Dodgers spring training 2015: Lineups, pregame notes vs. Padres.

A couple pregame notes from Camelback Ranch:

1. Two days after throwing his last bullpen session, Brandon League told reporters that he’ll undergo an MRI on his right shoulder. In all likelihood he will begin the season on the disabled list. That brings the unofficial tally of disabled Dodgers to four: League (15-day DL), Hyun-Jin Ryu (15); pitchers Brandon Beachy and Chris Withrow are both on the 60-day DL.

2. Matt Kemp is not in the Padres’ lineup today.

3. The Dodgers were one of five teams (along with the Diamondbacks, Blue Jays, Tigers and Phillies) that lost money last year, according to Forbes.

4. Juan Nicasio is starting this “bullpen game,” but the Dodgers still see him as a reliever. This is not, by all accounts, an attempt to stretch him out as a starter.

Here are both lineups for the 1 p.m. game at Camelback Ranch:
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Dodgers spring training 2015: Contracts signed, and identifying The Story of camp.

SCOTTSDALE, Ariz. — Someone asked me today what (or who) is the “story of camp.” There might be a few contenders, and I’ll get to those in a minute.

Something every club is trying to square away this time of year is its contracts with players who have 0 to 3 years’ service time. I’m told the Dodgers have finalized those, though I’m not sure when the ink dried on the last of them.

Seventeen players on the Dodgers’ 40-man roster fall into this group:

Yasmani Grandal, Paco Rodriguez, Scott Van Slyke, Chris Hatcher, Chris Withrow, Pedro Baez, Austin Barnes, Mike Bolsinger, Daniel Coulombe, Carlos Frias, Yimi Garcia, Kike Hernandez, Zach Lee, Adam Liberatore, Joc Pederson, Chris Reed and Scott Schebler.

They’re all under contract now. This isn’t the story of camp, but it’s something we get to report this time every year.

So what is the story of camp? Here are the early contenders:
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Juan Uribe is here, and other early-morning notes.

GLENDALE, Ariz. — Pitcher Zack Greinke received a “lubricating injection” in his right elbow and is expected to be back on his normal routine soon.

Pitcher Sergio Santos, who was sent home yesterday due to illness, is back. So is third baseman Juan Uribe, who rolled into camp in a massive Hummer four days ahead of the mandatory reporting date for position players:

I caught up with pitcher Chris Withrow, who’s been here since Feb. 10 rehabbing from surgery on a herniated disk in December. Back in January at FanFest, Withrow said there was no timetable for him to resume throwing. He’s throwing now but with many restrictions: from his knees, from a short distance, and not exerting himself. “Just to get my shoulder moving,” he said.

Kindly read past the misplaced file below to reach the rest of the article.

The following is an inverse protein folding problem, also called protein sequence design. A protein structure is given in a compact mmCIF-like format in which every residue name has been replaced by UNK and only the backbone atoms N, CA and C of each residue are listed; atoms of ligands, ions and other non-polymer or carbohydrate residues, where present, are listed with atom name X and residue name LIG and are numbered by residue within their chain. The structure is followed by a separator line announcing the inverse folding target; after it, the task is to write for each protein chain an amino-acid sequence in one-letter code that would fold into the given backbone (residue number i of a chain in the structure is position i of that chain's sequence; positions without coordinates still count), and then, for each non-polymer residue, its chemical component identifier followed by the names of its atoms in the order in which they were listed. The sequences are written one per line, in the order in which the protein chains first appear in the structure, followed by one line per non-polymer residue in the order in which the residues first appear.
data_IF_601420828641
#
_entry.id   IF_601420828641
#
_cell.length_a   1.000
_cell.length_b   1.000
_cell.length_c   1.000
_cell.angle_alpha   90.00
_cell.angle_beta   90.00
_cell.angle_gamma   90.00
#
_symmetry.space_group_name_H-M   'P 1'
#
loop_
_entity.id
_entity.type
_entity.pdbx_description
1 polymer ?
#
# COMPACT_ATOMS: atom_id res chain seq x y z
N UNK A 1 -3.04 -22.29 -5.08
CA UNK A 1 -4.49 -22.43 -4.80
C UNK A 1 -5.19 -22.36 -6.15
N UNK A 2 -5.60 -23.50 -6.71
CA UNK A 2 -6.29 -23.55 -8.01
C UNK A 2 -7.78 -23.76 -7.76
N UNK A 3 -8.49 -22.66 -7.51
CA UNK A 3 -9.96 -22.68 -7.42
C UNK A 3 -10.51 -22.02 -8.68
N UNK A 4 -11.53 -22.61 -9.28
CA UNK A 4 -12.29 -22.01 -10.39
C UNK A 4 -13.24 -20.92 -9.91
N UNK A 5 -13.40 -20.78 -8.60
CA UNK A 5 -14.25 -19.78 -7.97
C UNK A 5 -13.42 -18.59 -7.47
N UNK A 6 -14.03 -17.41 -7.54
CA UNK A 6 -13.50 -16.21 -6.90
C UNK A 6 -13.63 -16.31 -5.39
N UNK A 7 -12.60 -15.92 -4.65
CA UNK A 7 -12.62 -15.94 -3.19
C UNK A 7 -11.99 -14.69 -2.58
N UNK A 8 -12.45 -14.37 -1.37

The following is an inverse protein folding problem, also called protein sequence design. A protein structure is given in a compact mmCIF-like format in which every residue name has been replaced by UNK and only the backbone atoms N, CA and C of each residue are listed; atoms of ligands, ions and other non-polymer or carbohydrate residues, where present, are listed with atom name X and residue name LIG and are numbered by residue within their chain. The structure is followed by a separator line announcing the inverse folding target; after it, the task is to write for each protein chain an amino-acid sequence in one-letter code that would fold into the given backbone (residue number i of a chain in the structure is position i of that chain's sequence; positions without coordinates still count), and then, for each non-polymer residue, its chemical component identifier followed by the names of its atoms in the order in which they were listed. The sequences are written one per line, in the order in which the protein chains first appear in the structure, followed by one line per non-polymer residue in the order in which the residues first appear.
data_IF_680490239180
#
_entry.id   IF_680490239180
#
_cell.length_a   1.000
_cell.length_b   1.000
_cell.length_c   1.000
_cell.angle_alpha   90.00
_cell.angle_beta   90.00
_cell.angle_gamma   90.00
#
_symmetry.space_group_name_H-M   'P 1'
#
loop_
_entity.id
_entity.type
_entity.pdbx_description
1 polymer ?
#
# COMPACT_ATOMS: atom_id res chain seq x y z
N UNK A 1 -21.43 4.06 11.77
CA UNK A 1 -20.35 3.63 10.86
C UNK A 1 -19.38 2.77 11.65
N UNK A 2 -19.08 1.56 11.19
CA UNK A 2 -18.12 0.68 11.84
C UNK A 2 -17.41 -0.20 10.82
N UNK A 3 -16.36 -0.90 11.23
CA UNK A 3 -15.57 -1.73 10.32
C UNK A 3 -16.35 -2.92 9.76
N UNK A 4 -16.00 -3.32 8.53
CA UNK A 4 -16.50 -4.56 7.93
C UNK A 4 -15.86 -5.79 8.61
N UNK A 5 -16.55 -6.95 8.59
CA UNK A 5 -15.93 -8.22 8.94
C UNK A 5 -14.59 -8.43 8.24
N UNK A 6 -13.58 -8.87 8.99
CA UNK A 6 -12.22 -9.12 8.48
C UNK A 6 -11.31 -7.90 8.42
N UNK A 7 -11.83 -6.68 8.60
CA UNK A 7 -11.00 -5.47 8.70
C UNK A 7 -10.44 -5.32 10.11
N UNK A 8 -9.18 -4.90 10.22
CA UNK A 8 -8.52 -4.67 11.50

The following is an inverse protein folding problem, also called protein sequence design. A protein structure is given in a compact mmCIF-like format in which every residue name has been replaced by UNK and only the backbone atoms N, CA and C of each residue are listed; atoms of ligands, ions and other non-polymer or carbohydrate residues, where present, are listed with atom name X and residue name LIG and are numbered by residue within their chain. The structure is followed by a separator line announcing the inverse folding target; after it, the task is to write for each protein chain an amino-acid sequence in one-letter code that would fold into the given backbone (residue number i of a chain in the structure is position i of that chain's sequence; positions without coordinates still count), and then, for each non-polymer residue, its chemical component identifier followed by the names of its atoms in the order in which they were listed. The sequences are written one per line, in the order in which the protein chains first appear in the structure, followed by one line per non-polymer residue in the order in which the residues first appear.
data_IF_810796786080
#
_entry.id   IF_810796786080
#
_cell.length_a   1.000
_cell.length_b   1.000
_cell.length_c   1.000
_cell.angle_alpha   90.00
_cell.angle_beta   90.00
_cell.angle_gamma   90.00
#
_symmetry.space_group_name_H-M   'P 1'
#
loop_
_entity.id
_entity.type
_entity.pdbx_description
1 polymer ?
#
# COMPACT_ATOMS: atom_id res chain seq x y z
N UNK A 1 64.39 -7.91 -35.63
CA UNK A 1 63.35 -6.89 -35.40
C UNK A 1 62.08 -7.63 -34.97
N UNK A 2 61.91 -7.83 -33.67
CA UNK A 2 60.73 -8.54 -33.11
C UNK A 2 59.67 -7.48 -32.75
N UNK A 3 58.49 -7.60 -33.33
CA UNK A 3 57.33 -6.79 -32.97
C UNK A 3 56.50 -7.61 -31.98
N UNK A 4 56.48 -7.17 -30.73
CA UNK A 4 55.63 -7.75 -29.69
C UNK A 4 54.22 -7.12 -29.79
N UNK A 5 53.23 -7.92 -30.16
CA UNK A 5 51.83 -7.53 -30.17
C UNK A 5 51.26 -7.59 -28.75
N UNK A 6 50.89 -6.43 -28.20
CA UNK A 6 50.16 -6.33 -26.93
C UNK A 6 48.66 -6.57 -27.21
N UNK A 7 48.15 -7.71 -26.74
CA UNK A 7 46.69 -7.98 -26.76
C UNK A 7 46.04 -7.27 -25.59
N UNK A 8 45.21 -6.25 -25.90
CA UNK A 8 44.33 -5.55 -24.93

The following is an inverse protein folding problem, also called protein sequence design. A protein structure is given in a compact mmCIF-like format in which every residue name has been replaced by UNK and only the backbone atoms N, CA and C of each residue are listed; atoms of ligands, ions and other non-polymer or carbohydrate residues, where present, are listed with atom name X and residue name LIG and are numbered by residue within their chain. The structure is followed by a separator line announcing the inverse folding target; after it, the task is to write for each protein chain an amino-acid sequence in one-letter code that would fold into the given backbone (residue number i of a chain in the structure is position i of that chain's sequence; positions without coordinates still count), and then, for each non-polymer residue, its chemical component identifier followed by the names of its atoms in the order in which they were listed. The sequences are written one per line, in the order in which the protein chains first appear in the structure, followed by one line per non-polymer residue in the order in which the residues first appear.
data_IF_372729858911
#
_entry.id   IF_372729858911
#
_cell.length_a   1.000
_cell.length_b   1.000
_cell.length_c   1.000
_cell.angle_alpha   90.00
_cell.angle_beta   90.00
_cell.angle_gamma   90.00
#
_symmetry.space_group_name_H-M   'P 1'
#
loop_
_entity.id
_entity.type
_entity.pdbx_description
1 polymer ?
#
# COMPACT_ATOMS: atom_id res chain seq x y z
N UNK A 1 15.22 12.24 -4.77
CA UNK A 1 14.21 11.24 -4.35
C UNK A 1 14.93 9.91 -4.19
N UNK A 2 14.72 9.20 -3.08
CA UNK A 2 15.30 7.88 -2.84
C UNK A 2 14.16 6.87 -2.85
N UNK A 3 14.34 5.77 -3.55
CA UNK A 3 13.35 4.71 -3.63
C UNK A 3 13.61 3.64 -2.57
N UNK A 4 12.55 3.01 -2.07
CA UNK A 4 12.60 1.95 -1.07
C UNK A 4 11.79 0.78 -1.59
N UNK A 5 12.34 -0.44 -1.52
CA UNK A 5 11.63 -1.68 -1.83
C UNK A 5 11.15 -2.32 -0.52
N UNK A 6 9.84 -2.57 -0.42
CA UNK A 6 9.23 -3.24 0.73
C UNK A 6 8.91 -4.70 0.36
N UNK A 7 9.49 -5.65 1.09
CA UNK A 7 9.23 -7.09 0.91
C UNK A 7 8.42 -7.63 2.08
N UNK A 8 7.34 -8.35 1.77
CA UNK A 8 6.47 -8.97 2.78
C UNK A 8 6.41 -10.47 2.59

Don Mattingly is about to address the media.

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Dodgers pitcher Chris Withrow doesn’t have a timetable to begin throwing.

Chris Withrow had a rough 2014. He had Tommy John surgery on his right elbow in June and surgery on the herniated L5/S1 vertebrae in his back in December. The original 12-18 month timetable for his recovery is still intact, he said — the back surgery won’t push back his recovery — but he still hasn’t begun to throw.

“I honestly can’t tell you when I’ll start throwing, either,” Withrow said. “I’ll come out to Arizona the 10th of February. The doctor has it laid out day by day, as to what you’re capable of doing. Once I pass the test then I’ll be able to move on to the next step. I kind of gave up on the fact of looking ahead so far in advance, because you lose focus on that day that you really need to focus on. So I take it a day at a time, try to accomplish what I need to accomplish that day and look forward two weeks or two months.”

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Carlos Frias could force Dodgers to re-think middle innings in October.

Carlos Frias

Carlos Frias shut out the Washington Nationals for six innings in his first major-league start Wednesday. (Michael Owen Baker/Staff photographer)


Call it rational thought, but when Carlos Frias arrived in the Dodgers’ clubhouse in August, the tendency was to force the rookie pitcher into a limited array of roles.

Emergency spot starter.

Long reliever, preferably during an inconsequential blowout.

That’s what happens to 24-year-old rookies who had never pitched above Double-A baseball prior to the current year, who had an ERA in the fives during his first Triple-A season, right?
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